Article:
• Add block playlist: A discussion took place around how mediaElement should be added to Gutenberg. The two options discussed were to include it in the npm package list or make a global instance of Core's mediaElement Library. Consensus was to go with Core's implementation. @antpb is blocked on the playlist block with lack of mediaElement component. He is working on building a mediaElement REACT component that will need to be utilized in the audio and video blocks. Before this is complete enough to merge, he'll need some help understanding how to make the Core library globally accessible in Gutenberg.

5.0 Tickets

The next part of the meeting was spent on tickets in the next major milestone (5.0).

#33979 – Add filter for 'post_gallery_item'
#38228 – Add filter to default gallery shortcode output

Discussion around how granular gallery filters should be. With #3379 we gain a filter to add  styles individually per item in the Gallery. It was discussed that we will need tickets to add more granular filters going forward for captions and other image attributes. From @desrosj : "Currently the shortcode builds the HTML string as it goes. I think if the attributes were built in an associative array, that could just be filtered, and then the element built at the end. That could allow additional attributes to be added, widths to be changed for specific images making it easier to do different grid layouts." This sparked the question above around how Gutenberg will handle backwards compatibility with filtered attributes.

The following tickets need a combination of code review and approval:

  • #33979 – Add filter for 'post_gallery_item'

Seems good to go as a first step towards more granular Gallery filters if it won’t make it more difficult for Gutenberg to provide backcompat.

Next Meeting

The next #core-media meeting is set for Thursday, February 22, 2018 at 1900 UTC. Hope to see you there!

What’s new in Gutenberg? (16th February)

This belated release brings support for nested blocks into Gutenberg. The list of changes is rather big, so it's broken up into sections. It also has a new Columns block that leverages nested blocks to operate — it is labeled experimental, though, as it needs further work and has some browser hiccups.

Most notably to the user experience, we are introducing block shortcuts on empty paragraph blocks to streamline the process of inserting content that is not text, while also optimizing for the writing experience. The global inserter, featured at the top of the editor, is meant to become more of a primary way to add content when the user is not writing. Getting this balance right between block creation and the writing flow is crucial and we'll continue testing with users to refine it.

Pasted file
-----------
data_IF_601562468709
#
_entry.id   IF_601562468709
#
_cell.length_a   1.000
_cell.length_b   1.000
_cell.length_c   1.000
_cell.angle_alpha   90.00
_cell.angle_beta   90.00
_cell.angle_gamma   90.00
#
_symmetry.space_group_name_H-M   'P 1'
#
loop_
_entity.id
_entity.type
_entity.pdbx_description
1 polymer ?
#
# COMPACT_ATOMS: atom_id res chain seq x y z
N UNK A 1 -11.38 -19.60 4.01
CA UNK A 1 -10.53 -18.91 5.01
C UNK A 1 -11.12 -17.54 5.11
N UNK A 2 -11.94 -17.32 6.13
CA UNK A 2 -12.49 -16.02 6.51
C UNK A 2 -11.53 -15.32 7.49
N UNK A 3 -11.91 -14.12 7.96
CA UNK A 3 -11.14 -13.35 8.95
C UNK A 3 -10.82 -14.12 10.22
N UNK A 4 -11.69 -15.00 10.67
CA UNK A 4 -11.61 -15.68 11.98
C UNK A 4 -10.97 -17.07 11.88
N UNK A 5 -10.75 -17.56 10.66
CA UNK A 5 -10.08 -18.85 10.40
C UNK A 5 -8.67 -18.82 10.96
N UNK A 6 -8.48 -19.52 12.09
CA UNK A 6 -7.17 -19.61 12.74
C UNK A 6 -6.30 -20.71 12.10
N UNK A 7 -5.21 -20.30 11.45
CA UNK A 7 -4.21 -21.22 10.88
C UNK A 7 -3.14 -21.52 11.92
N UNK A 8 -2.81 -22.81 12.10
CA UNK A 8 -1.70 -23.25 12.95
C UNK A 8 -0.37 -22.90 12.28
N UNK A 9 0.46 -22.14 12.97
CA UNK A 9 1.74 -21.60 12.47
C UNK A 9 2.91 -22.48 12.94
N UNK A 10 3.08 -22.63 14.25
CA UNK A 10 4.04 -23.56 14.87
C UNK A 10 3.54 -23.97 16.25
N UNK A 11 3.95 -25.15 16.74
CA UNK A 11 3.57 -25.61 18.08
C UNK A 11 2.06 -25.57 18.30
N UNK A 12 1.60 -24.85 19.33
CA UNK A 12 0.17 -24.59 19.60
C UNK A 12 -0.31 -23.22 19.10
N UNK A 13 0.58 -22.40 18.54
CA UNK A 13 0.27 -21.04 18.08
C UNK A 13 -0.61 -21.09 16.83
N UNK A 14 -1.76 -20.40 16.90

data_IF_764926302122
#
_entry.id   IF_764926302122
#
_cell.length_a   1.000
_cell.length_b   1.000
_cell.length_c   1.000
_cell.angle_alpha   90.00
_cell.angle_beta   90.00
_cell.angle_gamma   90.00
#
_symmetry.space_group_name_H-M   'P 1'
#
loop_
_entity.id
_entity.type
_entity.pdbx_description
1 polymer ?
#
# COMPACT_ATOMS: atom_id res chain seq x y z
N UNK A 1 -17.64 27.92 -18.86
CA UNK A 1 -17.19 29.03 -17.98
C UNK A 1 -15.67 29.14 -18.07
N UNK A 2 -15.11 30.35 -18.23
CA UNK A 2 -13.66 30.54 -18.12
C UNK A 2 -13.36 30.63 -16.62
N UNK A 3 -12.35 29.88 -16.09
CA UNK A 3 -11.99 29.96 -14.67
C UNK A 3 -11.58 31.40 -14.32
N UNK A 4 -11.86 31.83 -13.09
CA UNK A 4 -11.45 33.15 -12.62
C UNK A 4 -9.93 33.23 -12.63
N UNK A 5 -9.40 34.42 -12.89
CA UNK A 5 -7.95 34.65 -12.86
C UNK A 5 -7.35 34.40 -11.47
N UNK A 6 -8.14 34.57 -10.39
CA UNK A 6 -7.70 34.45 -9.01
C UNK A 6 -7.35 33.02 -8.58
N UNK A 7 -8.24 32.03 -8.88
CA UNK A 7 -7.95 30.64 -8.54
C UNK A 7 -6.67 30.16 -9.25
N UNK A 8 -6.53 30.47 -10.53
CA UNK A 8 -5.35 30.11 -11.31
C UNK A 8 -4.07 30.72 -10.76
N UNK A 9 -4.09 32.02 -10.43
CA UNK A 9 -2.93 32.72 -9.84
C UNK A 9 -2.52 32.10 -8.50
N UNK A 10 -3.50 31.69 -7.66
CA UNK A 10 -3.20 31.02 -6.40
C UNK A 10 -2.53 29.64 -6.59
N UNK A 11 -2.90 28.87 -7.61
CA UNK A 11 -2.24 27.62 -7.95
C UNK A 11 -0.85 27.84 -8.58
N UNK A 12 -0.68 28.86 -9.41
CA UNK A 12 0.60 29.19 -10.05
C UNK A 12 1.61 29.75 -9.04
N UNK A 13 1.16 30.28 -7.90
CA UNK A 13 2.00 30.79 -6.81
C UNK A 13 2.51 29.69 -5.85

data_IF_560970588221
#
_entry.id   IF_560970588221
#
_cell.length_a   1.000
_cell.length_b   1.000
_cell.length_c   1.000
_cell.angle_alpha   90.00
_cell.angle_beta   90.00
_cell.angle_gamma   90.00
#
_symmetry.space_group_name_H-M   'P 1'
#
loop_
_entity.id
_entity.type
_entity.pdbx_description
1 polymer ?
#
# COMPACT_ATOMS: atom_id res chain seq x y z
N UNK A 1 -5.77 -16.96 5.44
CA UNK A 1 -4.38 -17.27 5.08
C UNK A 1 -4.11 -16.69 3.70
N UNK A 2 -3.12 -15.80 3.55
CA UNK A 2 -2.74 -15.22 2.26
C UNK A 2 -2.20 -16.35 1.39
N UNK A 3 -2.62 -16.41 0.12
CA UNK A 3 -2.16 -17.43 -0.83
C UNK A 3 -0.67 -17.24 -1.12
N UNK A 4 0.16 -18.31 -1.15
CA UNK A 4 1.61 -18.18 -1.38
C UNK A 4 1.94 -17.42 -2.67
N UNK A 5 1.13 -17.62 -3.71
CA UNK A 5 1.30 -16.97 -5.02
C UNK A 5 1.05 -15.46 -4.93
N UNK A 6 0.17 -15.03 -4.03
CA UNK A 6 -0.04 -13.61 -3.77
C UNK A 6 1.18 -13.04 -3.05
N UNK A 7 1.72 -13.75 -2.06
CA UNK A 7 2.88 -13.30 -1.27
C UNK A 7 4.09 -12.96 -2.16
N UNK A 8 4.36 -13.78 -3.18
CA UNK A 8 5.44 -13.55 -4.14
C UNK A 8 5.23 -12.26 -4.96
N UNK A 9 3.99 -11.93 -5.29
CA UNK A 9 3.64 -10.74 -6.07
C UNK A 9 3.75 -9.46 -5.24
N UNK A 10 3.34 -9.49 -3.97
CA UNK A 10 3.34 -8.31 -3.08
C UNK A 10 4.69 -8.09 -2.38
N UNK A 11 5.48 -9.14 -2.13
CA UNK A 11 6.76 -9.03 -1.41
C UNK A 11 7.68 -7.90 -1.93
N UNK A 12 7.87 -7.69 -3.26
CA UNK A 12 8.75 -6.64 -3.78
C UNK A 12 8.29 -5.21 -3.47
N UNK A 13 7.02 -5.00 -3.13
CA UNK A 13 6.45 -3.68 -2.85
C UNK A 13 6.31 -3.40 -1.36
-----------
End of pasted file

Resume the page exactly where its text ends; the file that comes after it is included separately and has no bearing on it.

We are also making changes to how text is synced to the application state, which improves the reliability of the "unsaved" state, the undo mechanism, the ability to dismiss the publish sidebar automatically as soon as you make another edit, and so on.

2.2 🌱

Highlights

  • Block Nesting is live! 🎉  It comes with an experimental Columns block. (Note: converting a nested block into a reusable block is disabled on this first version.) Furthermore, this is not a specific implementation for columns alone — any block author can take advantage of defining nested areas.
  • Refined block insertion experience:
    • Introduce block shortcuts on every empty paragraph block. This also temporarily disables the sibling inserter as we work on refining this interaction.
    • Add trailing text area at the bottom of a post to continue writing.
  • Preview saved blocks while hovering on the inserter. Allows users to quickly see what they are inserting before inserting.
  • Enable triggering onChange events within RichText component on every keystroke. This was an enforced limitation that prevented saved post checks from being faithful.
  • Rework undo levels to use history "buffer" and leverage the mechanism to aid in continuous syncing of RichText history records.
Hovering a "saved block" shows a quick preview

User Experience

New features

Block API and Extensibility

Bug fixes

Other changes

GDPR Compliance Chat Recap – February 14th

(full text on slack)